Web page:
was called a nuclear option in the united states senate. a lot of people don't appreciate how important it was for us to get that done. and chuck schumer and i and others and dick durbin were involved in a bipartisan effort to avert that. thanks to the cooperation of our two leaders we were able to do that. there is a desire for bipartisanship in this. i think we can show the country and the world that we're capable of tackling this issue and moving a terrible issue that has to be resolved in a bipartisan basis and i believe the majority of the american people support such an effort and i want to thank my colleagues again and the ever congenial senator schumer. >> now we'll have even more congenial senator durbin. >> i want to thank my colleagues. john mccain, thanks, we're been down this road before, but i feel very good about our chances this time. chuck, thank you for your leadership on this, i'm sure that marco and bob and lindsey and i understand that you've been the force behind, he's the glue and you're the force and it's worked. we've come to this moment and here we are facing t
citizenship for the 11 million undocumented people now estimated to be living in the united states. but first a border security would be beefed up and the government would improve its tracking of current visa holders. the senators also want to grant more green cards to highly educated immigrants and would allow more lower-skilled workers into the country especially for agricultural purposes. finally, the agreement calls for an effective verification system to crack down on employers who hire workers in the country illegally. in 2006 and 2007, similar efforts to fix the nation's patchwork of immigration laws failed under both republican and democratically controlled congresses but democratic senator chuck sheumer of new york said this time will be different. >> the politics on this issue have been turn upsidedown. for the first time ever there's more political risk in opposing immigration reform than in supporting it. >> ifill: indeed this new effort comes on the heels of last year's election in which president obama won seven of every ten hispanic votes in his victory over republican mitt rom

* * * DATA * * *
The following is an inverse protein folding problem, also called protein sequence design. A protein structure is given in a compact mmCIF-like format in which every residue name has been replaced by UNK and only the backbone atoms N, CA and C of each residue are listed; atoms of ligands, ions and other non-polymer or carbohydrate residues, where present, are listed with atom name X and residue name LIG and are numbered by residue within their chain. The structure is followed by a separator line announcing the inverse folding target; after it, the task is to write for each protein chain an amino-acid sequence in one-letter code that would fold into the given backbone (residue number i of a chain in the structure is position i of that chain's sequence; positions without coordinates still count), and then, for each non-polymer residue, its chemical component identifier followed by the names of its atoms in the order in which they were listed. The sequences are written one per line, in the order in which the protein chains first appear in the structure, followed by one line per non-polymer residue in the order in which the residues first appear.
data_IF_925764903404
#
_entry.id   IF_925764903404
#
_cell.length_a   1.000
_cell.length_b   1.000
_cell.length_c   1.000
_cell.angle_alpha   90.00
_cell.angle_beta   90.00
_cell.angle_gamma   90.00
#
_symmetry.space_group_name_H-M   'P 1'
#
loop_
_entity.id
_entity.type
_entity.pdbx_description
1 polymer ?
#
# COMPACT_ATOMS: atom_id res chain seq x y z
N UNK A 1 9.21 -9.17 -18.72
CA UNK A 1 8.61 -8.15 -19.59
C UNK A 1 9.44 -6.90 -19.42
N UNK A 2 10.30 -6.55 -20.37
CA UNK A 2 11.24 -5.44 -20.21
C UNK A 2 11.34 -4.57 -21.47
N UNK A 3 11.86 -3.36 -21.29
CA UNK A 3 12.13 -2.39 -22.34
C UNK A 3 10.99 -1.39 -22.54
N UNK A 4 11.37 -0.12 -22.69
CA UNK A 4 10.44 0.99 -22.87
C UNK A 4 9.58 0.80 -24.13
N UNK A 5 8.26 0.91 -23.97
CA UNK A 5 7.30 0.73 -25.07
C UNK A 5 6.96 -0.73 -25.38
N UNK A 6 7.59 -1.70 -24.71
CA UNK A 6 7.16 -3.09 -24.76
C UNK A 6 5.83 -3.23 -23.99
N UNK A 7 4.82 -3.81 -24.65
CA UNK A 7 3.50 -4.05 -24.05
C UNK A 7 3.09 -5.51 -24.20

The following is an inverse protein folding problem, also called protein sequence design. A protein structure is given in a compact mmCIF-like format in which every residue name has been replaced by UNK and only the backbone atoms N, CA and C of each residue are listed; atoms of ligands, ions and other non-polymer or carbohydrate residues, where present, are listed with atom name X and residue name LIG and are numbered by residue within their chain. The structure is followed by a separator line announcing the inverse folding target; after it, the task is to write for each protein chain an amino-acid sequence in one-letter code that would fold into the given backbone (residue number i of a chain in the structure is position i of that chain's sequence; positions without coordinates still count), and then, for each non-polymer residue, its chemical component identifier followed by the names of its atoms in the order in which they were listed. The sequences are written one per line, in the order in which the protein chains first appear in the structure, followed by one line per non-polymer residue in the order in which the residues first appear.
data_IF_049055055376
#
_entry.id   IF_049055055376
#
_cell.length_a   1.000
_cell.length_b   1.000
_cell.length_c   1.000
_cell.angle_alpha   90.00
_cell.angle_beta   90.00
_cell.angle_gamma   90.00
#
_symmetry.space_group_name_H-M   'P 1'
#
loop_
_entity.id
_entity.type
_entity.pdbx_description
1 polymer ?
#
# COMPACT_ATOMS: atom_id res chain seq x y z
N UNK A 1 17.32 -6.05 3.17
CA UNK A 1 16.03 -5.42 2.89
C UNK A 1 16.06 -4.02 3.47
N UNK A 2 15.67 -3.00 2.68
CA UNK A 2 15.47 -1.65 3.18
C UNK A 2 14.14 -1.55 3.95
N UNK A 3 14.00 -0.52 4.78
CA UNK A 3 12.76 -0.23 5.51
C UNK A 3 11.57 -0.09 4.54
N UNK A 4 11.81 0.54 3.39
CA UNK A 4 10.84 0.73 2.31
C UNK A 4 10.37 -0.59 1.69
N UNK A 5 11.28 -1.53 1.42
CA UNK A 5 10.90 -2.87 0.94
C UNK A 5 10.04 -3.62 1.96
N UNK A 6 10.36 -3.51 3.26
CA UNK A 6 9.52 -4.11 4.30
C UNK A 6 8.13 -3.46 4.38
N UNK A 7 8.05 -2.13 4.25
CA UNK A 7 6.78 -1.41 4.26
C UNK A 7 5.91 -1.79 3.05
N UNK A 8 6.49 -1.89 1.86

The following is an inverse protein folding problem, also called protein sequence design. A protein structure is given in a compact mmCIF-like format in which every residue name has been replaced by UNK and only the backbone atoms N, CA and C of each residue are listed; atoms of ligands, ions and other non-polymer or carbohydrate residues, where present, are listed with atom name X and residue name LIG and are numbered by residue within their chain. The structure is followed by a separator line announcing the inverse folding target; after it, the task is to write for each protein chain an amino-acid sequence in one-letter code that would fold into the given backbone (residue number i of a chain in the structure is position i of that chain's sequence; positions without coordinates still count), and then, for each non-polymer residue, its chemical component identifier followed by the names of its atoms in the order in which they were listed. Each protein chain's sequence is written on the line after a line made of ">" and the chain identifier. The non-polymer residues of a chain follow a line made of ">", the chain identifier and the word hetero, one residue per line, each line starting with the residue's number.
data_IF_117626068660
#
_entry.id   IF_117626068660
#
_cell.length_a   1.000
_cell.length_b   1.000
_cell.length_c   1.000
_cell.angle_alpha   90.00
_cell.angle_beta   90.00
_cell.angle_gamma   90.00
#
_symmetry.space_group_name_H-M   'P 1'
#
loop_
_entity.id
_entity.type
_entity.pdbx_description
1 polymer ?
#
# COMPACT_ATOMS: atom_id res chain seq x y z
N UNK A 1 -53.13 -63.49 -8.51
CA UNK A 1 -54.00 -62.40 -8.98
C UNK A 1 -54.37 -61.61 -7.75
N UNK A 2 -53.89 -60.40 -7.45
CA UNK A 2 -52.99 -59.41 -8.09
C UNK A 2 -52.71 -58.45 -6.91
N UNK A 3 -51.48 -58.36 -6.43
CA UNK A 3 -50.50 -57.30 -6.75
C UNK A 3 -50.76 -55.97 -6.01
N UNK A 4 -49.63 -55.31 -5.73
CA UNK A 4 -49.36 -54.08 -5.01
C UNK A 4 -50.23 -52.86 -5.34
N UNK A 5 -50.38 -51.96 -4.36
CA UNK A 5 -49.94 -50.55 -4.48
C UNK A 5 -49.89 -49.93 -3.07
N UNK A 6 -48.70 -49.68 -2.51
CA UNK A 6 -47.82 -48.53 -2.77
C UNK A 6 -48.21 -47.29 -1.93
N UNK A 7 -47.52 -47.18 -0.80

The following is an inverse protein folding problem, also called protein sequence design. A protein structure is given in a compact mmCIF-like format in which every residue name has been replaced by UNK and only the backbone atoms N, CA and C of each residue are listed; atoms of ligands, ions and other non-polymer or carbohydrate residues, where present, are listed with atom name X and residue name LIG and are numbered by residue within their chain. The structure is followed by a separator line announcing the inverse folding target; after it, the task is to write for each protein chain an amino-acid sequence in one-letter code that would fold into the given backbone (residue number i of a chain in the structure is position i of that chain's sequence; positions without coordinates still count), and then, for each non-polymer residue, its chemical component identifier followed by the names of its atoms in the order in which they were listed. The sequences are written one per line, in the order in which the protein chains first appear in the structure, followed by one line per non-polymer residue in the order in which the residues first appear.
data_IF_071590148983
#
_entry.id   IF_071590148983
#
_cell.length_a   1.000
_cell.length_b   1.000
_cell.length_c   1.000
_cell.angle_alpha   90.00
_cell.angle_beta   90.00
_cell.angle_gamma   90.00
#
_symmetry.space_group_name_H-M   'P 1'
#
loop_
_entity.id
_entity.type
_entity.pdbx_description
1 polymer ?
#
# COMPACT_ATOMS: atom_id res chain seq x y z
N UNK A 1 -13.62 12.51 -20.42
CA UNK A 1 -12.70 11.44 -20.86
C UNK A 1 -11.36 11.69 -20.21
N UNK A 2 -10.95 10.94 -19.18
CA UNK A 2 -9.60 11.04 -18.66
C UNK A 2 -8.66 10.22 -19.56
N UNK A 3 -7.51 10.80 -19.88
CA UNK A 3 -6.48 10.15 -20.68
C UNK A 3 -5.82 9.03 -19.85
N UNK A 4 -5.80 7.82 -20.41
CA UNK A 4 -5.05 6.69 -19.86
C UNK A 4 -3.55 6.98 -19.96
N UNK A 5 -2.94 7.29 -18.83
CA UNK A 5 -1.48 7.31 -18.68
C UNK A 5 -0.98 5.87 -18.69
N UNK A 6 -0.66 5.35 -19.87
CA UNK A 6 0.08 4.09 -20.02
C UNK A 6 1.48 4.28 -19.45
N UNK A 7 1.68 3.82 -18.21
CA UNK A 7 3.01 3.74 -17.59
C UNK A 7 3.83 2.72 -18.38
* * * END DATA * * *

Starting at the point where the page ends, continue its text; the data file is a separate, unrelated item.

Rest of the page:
know, i know a senator from the utah who wrote a memo to the president of the united states after he got elected and said this is a nixon goes to china moment for you. >> which senator from utah would this have been? >> the junior senator. >> which president would this have been? >> the newly elected one. >> i see. >> instead this is the nixon goes to china moment for you. because if you can be the first democratic president in history to say we have to do something about entitlements, you can build enough political capital that you can then do whatever you want in health care or environment or energy or anything else. >> so there's momentum building for something big? something to solve the problem. i want to hear you talking to one another about what that would be. >> the business community, i believe, let me just say would applaud this. in fact, if we knew that there was a real bipartisan push for infrastructure spending, it might help us keep two factories open. however -- >> really? >> absolutely. because it would be -- it would be work. it would be work. we need tractors. we ne
Search Results 0 to 11 of about 12 (some duplicates have been removed)